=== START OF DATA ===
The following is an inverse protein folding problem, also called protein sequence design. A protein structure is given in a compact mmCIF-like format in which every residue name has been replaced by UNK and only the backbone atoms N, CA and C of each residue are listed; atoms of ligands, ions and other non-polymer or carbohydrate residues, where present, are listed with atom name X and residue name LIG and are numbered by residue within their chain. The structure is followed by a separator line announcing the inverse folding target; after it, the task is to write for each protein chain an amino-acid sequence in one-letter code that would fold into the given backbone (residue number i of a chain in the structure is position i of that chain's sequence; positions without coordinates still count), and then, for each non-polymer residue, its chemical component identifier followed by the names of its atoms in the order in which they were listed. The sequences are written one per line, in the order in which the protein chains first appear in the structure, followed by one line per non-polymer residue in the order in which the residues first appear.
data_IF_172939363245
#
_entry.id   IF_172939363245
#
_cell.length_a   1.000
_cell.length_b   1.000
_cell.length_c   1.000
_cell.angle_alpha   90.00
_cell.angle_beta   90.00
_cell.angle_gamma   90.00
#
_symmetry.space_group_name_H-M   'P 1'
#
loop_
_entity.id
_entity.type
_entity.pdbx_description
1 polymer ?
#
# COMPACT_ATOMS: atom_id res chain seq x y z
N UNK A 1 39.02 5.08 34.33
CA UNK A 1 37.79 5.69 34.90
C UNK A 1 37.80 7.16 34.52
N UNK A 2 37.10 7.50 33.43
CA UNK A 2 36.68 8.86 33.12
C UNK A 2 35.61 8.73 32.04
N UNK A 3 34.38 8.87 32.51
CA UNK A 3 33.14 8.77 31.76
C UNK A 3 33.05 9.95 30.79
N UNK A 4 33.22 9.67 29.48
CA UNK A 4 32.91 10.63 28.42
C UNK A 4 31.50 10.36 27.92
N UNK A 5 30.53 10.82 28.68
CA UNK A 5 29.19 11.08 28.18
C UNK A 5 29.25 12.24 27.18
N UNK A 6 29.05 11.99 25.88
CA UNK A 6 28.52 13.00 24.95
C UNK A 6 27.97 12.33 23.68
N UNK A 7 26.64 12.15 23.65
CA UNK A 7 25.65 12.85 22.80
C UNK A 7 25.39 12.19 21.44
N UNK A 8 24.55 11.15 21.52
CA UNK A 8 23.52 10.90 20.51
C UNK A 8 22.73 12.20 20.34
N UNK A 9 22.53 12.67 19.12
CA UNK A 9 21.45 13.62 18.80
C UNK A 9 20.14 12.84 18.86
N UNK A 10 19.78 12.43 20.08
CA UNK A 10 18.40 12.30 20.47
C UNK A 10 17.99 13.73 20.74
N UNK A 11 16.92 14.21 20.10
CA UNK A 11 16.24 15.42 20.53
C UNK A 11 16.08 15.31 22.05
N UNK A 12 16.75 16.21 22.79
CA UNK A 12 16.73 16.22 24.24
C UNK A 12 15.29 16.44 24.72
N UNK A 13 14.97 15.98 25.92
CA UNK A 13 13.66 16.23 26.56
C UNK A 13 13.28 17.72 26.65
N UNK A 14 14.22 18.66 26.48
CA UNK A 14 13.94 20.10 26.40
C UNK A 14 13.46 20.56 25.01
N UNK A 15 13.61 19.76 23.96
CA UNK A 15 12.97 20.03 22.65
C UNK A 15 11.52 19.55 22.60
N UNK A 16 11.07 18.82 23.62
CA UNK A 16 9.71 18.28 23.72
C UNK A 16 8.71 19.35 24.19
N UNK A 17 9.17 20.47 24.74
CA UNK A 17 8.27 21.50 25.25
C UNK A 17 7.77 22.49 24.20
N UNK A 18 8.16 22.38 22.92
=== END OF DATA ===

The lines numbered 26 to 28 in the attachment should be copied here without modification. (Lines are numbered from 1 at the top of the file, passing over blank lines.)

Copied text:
CA UNK A 2 36.68 8.86 33.12
C UNK A 2 35.61 8.73 32.04
N UNK A 3 34.38 8.87 32.51